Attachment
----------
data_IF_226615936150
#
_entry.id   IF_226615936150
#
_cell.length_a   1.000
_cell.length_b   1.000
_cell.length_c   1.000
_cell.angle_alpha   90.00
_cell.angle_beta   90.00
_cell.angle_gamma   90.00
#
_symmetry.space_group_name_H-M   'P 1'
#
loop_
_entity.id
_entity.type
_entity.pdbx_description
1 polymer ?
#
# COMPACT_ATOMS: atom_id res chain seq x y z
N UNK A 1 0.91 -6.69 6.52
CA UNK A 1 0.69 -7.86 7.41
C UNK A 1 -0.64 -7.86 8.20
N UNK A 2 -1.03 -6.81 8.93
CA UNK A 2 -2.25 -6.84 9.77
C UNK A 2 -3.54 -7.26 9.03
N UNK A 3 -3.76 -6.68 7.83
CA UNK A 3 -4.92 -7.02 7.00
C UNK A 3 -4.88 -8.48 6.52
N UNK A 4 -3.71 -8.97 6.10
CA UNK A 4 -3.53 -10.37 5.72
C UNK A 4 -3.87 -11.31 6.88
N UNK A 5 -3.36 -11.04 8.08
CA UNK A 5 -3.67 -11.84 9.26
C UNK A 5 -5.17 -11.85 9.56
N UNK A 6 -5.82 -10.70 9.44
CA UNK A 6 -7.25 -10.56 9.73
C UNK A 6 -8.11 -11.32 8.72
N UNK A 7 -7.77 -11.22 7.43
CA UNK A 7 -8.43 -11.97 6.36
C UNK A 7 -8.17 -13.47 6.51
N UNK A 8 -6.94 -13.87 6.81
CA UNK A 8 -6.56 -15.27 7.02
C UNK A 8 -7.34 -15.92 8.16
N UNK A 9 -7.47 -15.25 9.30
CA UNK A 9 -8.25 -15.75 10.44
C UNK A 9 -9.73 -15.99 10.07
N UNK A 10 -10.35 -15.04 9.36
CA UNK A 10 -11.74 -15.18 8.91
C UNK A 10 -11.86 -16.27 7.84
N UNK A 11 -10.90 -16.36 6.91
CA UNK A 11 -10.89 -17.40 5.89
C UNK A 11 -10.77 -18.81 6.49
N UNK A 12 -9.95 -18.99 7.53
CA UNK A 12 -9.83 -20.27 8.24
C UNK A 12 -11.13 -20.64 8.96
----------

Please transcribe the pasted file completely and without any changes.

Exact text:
data_IF_226615936150
#
_entry.id   IF_226615936150
#
_cell.length_a   1.000
_cell.length_b   1.000
_cell.length_c   1.000
_cell.angle_alpha   90.00
_cell.angle_beta   90.00
_cell.angle_gamma   90.00
#
_symmetry.space_group_name_H-M   'P 1'
#
loop_
_entity.id
_entity.type
_entity.pdbx_description
1 polymer ?
#
# COMPACT_ATOMS: atom_id res chain seq x y z
N UNK A 1 0.91 -6.69 6.52
CA UNK A 1 0.69 -7.86 7.41
C UNK A 1 -0.64 -7.86 8.20
N UNK A 2 -1.03 -6.81 8.93
CA UNK A 2 -2.25 -6.84 9.77
C UNK A 2 -3.54 -7.26 9.03
N UNK A 3 -3.76 -6.68 7.83
CA UNK A 3 -4.92 -7.02 7.00
C UNK A 3 -4.88 -8.48 6.52
N UNK A 4 -3.71 -8.97 6.10
CA UNK A 4 -3.53 -10.37 5.72
C UNK A 4 -3.87 -11.31 6.88
N UNK A 5 -3.36 -11.04 8.08
CA UNK A 5 -3.67 -11.84 9.26
C UNK A 5 -5.17 -11.85 9.56
N UNK A 6 -5.82 -10.70 9.44
CA UNK A 6 -7.25 -10.56 9.73
C UNK A 6 -8.11 -11.32 8.72
N UNK A 7 -7.77 -11.22 7.43
CA UNK A 7 -8.43 -11.97 6.36
C UNK A 7 -8.17 -13.47 6.51
N UNK A 8 -6.94 -13.87 6.81
CA UNK A 8 -6.56 -15.27 7.02
C UNK A 8 -7.34 -15.92 8.16
N UNK A 9 -7.47 -15.25 9.30
CA UNK A 9 -8.25 -15.75 10.44
C UNK A 9 -9.73 -15.99 10.07
N UNK A 10 -10.35 -15.04 9.36
CA UNK A 10 -11.74 -15.18 8.91
C UNK A 10 -11.86 -16.27 7.84
N UNK A 11 -10.90 -16.36 6.91
CA UNK A 11 -10.89 -17.40 5.89
C UNK A 11 -10.77 -18.81 6.49
N UNK A 12 -9.95 -18.99 7.53
CA UNK A 12 -9.83 -20.27 8.24
C UNK A 12 -11.13 -20.64 8.96